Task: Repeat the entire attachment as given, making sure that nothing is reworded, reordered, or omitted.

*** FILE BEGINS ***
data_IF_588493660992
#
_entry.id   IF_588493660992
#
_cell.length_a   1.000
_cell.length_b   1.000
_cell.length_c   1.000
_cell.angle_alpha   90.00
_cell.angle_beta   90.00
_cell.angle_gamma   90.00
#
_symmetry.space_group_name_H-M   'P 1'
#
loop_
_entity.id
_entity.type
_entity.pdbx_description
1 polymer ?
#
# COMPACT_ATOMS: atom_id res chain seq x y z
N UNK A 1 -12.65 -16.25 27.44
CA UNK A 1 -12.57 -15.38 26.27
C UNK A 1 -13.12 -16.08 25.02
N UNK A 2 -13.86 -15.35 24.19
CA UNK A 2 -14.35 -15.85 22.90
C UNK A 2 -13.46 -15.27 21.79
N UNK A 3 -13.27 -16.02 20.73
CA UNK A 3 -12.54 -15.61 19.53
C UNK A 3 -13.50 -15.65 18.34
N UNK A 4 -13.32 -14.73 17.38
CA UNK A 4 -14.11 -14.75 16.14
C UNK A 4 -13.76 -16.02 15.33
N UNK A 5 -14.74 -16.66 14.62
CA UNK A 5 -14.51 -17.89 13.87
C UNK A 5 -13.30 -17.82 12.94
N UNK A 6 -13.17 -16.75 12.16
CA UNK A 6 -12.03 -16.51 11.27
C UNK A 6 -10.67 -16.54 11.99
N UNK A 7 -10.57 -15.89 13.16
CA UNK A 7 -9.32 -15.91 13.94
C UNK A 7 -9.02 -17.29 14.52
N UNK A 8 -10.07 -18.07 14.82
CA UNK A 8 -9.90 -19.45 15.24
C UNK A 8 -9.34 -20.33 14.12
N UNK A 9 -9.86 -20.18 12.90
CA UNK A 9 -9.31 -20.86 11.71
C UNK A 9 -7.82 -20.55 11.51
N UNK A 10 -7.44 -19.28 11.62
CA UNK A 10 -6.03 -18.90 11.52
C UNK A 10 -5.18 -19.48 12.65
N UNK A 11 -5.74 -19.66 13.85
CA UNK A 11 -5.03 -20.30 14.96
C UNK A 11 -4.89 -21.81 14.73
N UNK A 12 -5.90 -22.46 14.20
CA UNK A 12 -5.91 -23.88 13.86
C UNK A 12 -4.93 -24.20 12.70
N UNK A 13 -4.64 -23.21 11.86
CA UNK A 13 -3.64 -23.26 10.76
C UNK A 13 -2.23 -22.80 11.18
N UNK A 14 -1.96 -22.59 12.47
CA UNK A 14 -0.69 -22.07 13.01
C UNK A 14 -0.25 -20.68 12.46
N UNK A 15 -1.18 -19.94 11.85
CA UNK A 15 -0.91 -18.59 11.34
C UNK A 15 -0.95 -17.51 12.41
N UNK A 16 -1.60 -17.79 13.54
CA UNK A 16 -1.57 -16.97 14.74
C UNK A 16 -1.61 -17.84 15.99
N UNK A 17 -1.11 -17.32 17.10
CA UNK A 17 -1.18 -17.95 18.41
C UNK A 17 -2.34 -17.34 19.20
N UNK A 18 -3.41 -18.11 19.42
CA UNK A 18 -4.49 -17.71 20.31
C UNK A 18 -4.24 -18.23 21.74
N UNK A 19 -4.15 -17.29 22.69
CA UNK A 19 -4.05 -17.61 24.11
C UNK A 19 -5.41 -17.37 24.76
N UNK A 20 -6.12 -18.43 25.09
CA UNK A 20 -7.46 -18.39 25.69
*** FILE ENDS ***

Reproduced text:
data_IF_588493660992
#
_entry.id   IF_588493660992
#
_cell.length_a   1.000
_cell.length_b   1.000
_cell.length_c   1.000
_cell.angle_alpha   90.00
_cell.angle_beta   90.00
_cell.angle_gamma   90.00
#
_symmetry.space_group_name_H-M   'P 1'
#
loop_
_entity.id
_entity.type
_entity.pdbx_description
1 polymer ?
#
# COMPACT_ATOMS: atom_id res chain seq x y z
N UNK A 1 -12.65 -16.25 27.44
CA UNK A 1 -12.57 -15.38 26.27
C UNK A 1 -13.12 -16.08 25.02
N UNK A 2 -13.86 -15.35 24.19
CA UNK A 2 -14.35 -15.85 22.90
C UNK A 2 -13.46 -15.27 21.79
N UNK A 3 -13.27 -16.02 20.73
CA UNK A 3 -12.54 -15.61 19.53
C UNK A 3 -13.50 -15.65 18.34
N UNK A 4 -13.32 -14.73 17.38
CA UNK A 4 -14.11 -14.75 16.14
C UNK A 4 -13.76 -16.02 15.33
N UNK A 5 -14.74 -16.66 14.62
CA UNK A 5 -14.51 -17.89 13.87
C UNK A 5 -13.30 -17.82 12.94
N UNK A 6 -13.17 -16.75 12.16
CA UNK A 6 -12.03 -16.51 11.27
C UNK A 6 -10.67 -16.54 11.99
N UNK A 7 -10.57 -15.89 13.16
CA UNK A 7 -9.32 -15.91 13.94
C UNK A 7 -9.02 -17.29 14.52
N UNK A 8 -10.07 -18.07 14.82
CA UNK A 8 -9.90 -19.45 15.24
C UNK A 8 -9.34 -20.33 14.12
N UNK A 9 -9.86 -20.18 12.90
CA UNK A 9 -9.31 -20.86 11.71
C UNK A 9 -7.82 -20.55 11.51
N UNK A 10 -7.44 -19.28 11.62
CA UNK A 10 -6.03 -18.90 11.52
C UNK A 10 -5.18 -19.48 12.65
N UNK A 11 -5.74 -19.66 13.85
CA UNK A 11 -5.03 -20.30 14.96
C UNK A 11 -4.89 -21.81 14.73
N UNK A 12 -5.90 -22.46 14.20
CA UNK A 12 -5.91 -23.88 13.86
C UNK A 12 -4.93 -24.20 12.70
N UNK A 13 -4.64 -23.21 11.86
CA UNK A 13 -3.64 -23.26 10.76
C UNK A 13 -2.23 -22.80 11.18
N UNK A 14 -1.96 -22.59 12.47
CA UNK A 14 -0.69 -22.07 13.01
C UNK A 14 -0.25 -20.68 12.46
N UNK A 15 -1.18 -19.94 11.85
CA UNK A 15 -0.91 -18.59 11.34
C UNK A 15 -0.95 -17.51 12.41
N UNK A 16 -1.60 -17.79 13.54
CA UNK A 16 -1.57 -16.97 14.74
C UNK A 16 -1.61 -17.84 15.99
N UNK A 17 -1.11 -17.32 17.10
CA UNK A 17 -1.18 -17.95 18.41
C UNK A 17 -2.34 -17.34 19.20
N UNK A 18 -3.41 -18.11 19.42
CA UNK A 18 -4.49 -17.71 20.31
C UNK A 18 -4.24 -18.23 21.74
N UNK A 19 -4.15 -17.29 22.69
CA UNK A 19 -4.05 -17.61 24.11
C UNK A 19 -5.41 -17.37 24.76
N UNK A 20 -6.12 -18.43 25.09
CA UNK A 20 -7.46 -18.39 25.69